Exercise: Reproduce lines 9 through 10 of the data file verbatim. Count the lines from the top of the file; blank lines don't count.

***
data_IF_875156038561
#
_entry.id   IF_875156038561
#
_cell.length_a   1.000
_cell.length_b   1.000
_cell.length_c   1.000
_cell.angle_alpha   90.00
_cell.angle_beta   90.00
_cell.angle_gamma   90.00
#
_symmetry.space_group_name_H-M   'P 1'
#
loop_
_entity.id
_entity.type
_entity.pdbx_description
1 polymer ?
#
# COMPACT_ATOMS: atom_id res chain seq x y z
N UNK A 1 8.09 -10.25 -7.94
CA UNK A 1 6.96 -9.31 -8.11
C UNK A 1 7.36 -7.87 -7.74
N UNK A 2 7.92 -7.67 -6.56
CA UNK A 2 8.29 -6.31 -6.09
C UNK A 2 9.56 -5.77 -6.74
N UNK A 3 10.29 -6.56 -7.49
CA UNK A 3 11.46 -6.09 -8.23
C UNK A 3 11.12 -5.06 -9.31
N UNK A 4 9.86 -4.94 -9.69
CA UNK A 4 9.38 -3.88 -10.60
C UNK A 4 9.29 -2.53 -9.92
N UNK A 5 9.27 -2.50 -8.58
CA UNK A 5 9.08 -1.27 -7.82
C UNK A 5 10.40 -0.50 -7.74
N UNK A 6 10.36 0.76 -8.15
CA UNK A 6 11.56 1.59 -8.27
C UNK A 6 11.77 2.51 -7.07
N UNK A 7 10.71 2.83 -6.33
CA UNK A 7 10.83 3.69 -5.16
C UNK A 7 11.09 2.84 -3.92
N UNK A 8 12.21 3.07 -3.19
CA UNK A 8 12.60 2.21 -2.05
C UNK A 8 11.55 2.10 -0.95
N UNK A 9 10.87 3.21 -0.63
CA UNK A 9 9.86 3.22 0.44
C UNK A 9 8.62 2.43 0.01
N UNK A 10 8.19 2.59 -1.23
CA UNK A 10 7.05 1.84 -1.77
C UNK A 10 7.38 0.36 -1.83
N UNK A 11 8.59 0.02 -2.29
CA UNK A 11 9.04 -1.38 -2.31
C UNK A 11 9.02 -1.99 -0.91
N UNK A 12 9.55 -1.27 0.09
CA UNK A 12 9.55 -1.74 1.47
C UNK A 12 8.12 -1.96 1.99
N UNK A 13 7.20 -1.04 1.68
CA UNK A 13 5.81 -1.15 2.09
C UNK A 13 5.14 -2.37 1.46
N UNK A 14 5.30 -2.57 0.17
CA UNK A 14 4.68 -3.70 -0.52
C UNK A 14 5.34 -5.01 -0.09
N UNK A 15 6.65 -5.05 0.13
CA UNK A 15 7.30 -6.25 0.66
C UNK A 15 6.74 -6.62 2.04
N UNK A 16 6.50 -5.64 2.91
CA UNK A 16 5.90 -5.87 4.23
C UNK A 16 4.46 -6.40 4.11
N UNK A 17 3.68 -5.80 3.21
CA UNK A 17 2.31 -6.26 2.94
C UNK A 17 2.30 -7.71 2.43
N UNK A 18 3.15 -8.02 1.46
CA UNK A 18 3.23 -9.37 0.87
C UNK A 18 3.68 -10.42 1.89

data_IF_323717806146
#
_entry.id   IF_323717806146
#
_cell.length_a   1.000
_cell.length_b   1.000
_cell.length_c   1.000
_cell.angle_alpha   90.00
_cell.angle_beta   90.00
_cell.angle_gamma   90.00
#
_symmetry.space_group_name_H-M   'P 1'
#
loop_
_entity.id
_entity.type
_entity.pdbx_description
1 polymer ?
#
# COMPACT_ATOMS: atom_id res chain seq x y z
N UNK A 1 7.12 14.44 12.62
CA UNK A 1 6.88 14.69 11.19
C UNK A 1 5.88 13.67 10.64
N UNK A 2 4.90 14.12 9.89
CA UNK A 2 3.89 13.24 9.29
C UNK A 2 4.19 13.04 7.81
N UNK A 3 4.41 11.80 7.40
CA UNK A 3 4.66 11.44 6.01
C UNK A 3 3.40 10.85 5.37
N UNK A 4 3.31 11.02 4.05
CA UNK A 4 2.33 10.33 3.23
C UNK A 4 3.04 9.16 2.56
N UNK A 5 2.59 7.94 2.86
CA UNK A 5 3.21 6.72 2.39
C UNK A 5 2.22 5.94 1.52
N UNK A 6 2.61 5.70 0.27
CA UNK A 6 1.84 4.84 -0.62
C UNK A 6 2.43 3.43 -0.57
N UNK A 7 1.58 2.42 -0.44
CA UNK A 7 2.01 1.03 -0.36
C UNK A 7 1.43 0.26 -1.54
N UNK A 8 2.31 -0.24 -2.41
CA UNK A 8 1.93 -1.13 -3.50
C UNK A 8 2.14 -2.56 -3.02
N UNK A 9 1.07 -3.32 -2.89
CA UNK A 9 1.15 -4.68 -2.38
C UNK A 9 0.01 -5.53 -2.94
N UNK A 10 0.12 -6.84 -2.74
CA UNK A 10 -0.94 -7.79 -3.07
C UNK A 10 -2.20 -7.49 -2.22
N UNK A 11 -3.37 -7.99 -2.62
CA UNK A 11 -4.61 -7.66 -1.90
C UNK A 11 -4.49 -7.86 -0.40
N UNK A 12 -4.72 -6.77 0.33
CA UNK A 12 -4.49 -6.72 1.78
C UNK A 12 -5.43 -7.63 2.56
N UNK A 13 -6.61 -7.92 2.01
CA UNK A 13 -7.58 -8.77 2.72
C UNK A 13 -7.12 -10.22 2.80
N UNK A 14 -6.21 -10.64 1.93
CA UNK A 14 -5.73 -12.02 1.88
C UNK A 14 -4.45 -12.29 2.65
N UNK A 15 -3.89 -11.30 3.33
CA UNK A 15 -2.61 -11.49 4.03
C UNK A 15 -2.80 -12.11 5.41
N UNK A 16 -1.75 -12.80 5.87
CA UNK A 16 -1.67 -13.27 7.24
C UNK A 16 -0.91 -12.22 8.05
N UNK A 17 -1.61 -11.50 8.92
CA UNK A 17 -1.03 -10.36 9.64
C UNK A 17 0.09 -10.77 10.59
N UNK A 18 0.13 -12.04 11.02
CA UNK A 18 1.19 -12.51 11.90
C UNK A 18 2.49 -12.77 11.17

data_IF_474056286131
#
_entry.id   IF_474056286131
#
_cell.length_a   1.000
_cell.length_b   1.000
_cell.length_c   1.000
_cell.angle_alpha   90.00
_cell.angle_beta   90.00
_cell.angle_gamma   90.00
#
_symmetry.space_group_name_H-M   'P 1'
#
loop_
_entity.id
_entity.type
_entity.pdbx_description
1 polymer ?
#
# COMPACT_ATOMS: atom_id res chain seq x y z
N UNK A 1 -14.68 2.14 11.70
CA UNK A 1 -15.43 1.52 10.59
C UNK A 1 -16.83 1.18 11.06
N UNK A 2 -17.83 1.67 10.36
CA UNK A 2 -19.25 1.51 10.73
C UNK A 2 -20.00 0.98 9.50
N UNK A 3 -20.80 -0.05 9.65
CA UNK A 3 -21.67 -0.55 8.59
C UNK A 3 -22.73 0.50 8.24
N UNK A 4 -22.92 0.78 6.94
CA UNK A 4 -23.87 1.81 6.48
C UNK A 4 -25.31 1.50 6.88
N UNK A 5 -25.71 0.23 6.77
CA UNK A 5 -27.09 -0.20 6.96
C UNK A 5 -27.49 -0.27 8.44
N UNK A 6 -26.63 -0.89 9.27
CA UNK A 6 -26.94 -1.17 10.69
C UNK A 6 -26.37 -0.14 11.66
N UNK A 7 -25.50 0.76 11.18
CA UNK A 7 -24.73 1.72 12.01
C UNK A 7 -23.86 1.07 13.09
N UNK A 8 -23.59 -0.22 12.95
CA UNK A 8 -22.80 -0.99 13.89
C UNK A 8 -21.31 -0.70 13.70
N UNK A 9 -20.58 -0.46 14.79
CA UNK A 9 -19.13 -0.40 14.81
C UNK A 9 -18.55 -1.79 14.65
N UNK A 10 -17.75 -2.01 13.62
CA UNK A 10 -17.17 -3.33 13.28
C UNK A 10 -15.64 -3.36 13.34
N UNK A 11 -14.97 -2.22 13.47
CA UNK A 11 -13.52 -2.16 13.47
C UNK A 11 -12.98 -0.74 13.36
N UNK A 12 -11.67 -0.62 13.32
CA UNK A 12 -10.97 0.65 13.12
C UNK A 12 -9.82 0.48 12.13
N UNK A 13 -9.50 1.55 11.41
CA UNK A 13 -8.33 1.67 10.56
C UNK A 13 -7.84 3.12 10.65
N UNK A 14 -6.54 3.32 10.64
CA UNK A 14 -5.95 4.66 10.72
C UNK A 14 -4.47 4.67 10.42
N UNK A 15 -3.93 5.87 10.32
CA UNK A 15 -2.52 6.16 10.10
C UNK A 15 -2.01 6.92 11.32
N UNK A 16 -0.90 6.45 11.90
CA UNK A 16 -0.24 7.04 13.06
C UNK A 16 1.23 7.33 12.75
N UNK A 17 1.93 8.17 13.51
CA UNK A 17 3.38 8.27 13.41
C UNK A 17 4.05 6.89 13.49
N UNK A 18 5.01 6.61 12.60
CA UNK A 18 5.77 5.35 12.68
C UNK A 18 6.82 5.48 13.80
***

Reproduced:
_cell.angle_beta   90.00
_cell.angle_gamma   90.00